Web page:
The problem that exist in both fields is this:

  1. educating the client so that they can make an informed decision and
  2. having the knowledge and tools to provide a professional service for a professional price.

In both of my endeavors I have had clients that ask if I can meet a lower price of which I tell them no… I then explain why. If they want to go with a lower price then so be it, no hard feelings yet at the same time don’t expect me to fix it or inspect it once it screwed up.

Finally a good contractor will not lower his price or his quality, he does however have to do a better job at marketing himself and dealing with suppliers or at times ensure that a subcontractor is not taking an on going business relationship for granted of which I have had to get rid of a few subcontractors because of that… I dont expect the low ball price but then again Im not going to pay $20,000 for a paint job that consist of $700.00 worth of paint and $5000.00 worth of labor (had that happen two years from a painting contractor who did my work for 10 years).

In the present day economy, its not going to get any better. I just saw a television commercial where they are advertising on taking a course to be a home inspector; you can make 3 - 5,000 per week only working 3 - 4 days… and one wonders why you get calls from people looking at getting into the business. jeezzzz

William, why is it that the GC and client do not have everything hammered down before construction? When I do a new project, I know everyone one of my subs, their prices, the clients allotments and have allocated a 10% slush fund for my clients of which I keep them informed to their costs at all times… your situation sounds just like your typical GC who is flying by the seat of his pants. Ask your client if the GC has provided him a flow schedule…I bet the GC will ask the plumber where he can find one.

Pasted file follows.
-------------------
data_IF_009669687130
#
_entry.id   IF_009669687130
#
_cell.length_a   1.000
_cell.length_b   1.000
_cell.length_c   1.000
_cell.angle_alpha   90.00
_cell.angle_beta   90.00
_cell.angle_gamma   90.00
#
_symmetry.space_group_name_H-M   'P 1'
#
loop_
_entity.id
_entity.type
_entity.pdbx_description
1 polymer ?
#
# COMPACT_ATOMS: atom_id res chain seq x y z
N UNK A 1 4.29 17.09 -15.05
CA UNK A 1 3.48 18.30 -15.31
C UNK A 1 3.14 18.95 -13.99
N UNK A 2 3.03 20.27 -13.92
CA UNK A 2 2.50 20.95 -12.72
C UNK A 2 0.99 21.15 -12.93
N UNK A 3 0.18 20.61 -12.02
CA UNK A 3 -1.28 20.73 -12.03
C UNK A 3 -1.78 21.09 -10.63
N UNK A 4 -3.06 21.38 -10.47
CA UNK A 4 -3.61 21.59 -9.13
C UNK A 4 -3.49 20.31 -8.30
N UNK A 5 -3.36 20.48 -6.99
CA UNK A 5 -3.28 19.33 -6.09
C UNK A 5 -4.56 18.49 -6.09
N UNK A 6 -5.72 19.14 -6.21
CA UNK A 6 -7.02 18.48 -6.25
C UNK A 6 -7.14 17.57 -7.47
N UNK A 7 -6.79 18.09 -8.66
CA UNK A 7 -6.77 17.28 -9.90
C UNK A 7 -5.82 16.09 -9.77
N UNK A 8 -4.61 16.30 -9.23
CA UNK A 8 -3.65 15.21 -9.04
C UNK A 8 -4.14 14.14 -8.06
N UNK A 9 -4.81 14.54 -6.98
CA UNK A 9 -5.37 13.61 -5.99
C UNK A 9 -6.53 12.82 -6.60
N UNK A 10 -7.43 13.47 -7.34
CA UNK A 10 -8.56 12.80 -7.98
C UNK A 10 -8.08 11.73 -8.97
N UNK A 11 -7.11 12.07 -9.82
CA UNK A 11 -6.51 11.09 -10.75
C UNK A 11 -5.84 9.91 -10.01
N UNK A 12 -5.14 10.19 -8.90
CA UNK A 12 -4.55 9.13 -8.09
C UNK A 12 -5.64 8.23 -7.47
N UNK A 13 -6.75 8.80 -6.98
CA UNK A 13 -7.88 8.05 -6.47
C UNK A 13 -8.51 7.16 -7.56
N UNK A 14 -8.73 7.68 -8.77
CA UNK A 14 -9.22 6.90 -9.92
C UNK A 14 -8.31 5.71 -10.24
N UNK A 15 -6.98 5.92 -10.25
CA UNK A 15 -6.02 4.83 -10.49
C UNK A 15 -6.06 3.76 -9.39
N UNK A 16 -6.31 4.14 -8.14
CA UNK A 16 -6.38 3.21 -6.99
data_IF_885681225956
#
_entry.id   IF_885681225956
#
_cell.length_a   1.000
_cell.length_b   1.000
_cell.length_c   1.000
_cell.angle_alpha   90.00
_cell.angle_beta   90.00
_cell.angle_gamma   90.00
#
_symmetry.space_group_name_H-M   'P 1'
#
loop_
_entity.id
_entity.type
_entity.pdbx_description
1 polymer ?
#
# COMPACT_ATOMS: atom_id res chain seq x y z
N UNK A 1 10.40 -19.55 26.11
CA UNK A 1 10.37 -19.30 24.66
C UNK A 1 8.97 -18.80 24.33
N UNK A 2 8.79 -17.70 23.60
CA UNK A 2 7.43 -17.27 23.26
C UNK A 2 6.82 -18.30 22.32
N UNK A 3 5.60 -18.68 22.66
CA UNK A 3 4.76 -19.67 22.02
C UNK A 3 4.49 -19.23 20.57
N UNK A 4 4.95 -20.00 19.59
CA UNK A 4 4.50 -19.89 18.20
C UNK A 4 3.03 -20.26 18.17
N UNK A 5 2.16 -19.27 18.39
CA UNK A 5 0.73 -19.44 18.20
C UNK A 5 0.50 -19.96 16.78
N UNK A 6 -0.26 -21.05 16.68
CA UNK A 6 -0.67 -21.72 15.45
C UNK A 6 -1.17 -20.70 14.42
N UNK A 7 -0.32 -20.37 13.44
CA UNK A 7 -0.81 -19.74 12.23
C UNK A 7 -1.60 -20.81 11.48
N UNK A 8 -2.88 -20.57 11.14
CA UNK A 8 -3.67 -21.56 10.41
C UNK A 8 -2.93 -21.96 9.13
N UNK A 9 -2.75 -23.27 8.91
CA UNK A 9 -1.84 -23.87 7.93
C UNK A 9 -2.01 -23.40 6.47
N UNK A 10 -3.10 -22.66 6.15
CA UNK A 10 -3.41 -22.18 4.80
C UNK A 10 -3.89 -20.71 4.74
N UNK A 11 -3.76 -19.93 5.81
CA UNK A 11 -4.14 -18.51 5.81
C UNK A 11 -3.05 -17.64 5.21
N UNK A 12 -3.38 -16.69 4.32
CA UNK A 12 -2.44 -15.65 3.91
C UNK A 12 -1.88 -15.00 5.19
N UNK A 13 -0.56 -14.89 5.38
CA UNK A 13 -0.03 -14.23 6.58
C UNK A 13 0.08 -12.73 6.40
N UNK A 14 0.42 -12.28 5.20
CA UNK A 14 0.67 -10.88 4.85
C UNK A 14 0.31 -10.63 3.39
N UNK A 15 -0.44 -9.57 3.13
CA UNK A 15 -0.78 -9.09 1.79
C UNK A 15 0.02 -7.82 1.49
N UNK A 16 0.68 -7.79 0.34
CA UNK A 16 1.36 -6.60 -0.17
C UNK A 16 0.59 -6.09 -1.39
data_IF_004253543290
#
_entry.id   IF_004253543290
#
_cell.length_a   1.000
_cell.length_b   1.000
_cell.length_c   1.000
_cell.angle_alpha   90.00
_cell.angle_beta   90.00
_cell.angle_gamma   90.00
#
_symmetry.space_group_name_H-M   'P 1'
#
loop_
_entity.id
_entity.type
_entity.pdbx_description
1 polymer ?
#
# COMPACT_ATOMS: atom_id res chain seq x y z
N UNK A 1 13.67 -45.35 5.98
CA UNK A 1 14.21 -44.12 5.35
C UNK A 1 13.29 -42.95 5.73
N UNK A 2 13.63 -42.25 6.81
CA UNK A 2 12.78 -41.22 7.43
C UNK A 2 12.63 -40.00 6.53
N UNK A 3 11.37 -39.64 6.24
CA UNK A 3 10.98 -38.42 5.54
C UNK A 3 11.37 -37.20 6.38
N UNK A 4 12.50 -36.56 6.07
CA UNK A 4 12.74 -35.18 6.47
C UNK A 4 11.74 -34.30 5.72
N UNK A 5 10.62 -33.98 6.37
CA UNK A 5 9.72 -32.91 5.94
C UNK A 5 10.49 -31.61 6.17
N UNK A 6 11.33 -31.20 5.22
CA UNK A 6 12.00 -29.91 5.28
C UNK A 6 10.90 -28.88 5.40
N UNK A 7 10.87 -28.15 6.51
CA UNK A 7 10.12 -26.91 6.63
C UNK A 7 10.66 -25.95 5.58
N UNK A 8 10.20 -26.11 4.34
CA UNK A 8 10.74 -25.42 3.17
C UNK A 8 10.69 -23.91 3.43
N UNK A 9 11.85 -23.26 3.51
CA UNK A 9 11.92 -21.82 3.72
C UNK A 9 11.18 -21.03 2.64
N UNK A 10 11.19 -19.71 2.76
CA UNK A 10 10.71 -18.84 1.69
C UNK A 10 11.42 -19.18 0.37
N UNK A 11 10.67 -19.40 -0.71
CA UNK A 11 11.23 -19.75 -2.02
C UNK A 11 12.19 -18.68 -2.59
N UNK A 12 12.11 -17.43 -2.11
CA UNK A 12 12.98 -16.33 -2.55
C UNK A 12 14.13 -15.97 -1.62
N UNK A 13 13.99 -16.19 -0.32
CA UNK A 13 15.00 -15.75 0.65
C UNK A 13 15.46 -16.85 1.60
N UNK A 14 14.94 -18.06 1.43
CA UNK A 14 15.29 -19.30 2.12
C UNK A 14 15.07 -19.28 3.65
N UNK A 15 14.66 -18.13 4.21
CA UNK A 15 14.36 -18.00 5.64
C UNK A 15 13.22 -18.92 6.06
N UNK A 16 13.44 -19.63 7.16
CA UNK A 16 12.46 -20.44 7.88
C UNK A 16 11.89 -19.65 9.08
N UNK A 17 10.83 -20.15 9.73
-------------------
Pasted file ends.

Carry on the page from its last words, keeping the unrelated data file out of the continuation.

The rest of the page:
I agree with most of what you’re saying, Jeff. Except this:

That’s a perfect time to “educate” the client about why they should have gone with you and why it’s important to pay a little more. This is where you get to really shine and create a very satisfied client with your company that will certainly refer you.

Your singling out CMI and NACHI is wrong because all destinations are just like you described, even in other professions. They all have their problems. CMI is like any other designation, it just tells the home buyer that I have meet these qualifications.

Also I still do not agree that all concrete cracks. I can take you to some of my jobs almost 20 years old and they did not crack. It is the practice that is being used nowadays, that is causing the concrete to crack. I do not write insufficient cracks in my reports, there is a lot more which contractors are doing wrong in my state that are too common to report.

And I am sorry if I made you mad but that just how I am. I have a way of pissing people off. You ought to see me around Realtors. Got to have fun some how.:mrgreen:

Great Article starting this thread!!!

Actually I do use it as a time to educate them however you always have those that play the heart sob story for which I do not buy into.

I had an agent tell me she would like to use me and wondered if I ever offer free inspections for those who are hard up for money because she does have one that does that. I told her if they cant afford an inspection the certainly have no business purchasing a home and I am sure she doesn’t do free listings so I hope you understand why I don’t do free inspections. I don’t expect to get any of her business but then again, I do not want those type of agents… they are cut throats.

First off, I am not mad (laugh)… while we may all disagree on issues from time to time, as long as there is mutual respect for one another than that is fine.